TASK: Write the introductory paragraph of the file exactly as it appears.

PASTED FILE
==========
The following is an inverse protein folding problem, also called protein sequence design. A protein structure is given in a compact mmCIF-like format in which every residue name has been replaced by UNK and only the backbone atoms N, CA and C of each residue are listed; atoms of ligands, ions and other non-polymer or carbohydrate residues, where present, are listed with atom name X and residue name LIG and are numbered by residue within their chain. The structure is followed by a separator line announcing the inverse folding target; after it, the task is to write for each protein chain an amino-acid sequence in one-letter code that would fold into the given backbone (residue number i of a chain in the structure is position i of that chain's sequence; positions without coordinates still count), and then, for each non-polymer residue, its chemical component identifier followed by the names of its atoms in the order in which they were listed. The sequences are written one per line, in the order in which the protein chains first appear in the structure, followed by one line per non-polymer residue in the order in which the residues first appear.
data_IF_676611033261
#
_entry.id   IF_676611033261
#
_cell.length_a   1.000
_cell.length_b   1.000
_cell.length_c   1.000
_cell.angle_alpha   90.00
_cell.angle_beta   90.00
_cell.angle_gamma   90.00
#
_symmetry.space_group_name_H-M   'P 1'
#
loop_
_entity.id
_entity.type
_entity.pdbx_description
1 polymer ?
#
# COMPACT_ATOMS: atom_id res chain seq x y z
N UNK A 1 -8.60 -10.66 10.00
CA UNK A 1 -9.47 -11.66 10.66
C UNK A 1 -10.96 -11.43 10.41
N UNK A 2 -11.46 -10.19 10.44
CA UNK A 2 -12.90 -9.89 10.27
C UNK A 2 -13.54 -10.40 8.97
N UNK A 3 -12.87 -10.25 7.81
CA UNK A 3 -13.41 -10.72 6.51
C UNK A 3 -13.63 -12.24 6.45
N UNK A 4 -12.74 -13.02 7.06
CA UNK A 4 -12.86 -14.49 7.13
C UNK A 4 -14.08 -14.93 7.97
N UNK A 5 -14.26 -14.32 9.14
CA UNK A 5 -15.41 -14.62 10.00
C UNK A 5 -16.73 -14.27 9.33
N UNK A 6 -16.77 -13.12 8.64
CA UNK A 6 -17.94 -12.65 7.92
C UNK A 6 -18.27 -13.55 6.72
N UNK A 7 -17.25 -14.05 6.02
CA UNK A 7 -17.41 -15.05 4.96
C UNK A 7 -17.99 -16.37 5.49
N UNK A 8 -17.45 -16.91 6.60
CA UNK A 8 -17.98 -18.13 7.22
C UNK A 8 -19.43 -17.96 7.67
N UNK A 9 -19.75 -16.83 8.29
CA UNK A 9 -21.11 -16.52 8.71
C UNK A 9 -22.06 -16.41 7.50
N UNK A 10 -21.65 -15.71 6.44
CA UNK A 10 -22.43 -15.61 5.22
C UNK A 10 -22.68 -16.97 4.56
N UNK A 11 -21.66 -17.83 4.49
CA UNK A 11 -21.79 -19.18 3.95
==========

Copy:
The following is an inverse protein folding problem, also called protein sequence design. A protein structure is given in a compact mmCIF-like format in which every residue name has been replaced by UNK and only the backbone atoms N, CA and C of each residue are listed; atoms of ligands, ions and other non-polymer or carbohydrate residues, where present, are listed with atom name X and residue name LIG and are numbered by residue within their chain. The structure is followed by a separator line announcing the inverse folding target; after it, the task is to write for each protein chain an amino-acid sequence in one-letter code that would fold into the given backbone (residue number i of a chain in the structure is position i of that chain's sequence; positions without coordinates still count), and then, for each non-polymer residue, its chemical component identifier followed by the names of its atoms in the order in which they were listed. The sequences are written one per line, in the order in which the protein chains first appear in the structure, followed by one line per non-polymer residue in the order in which the residues first appear.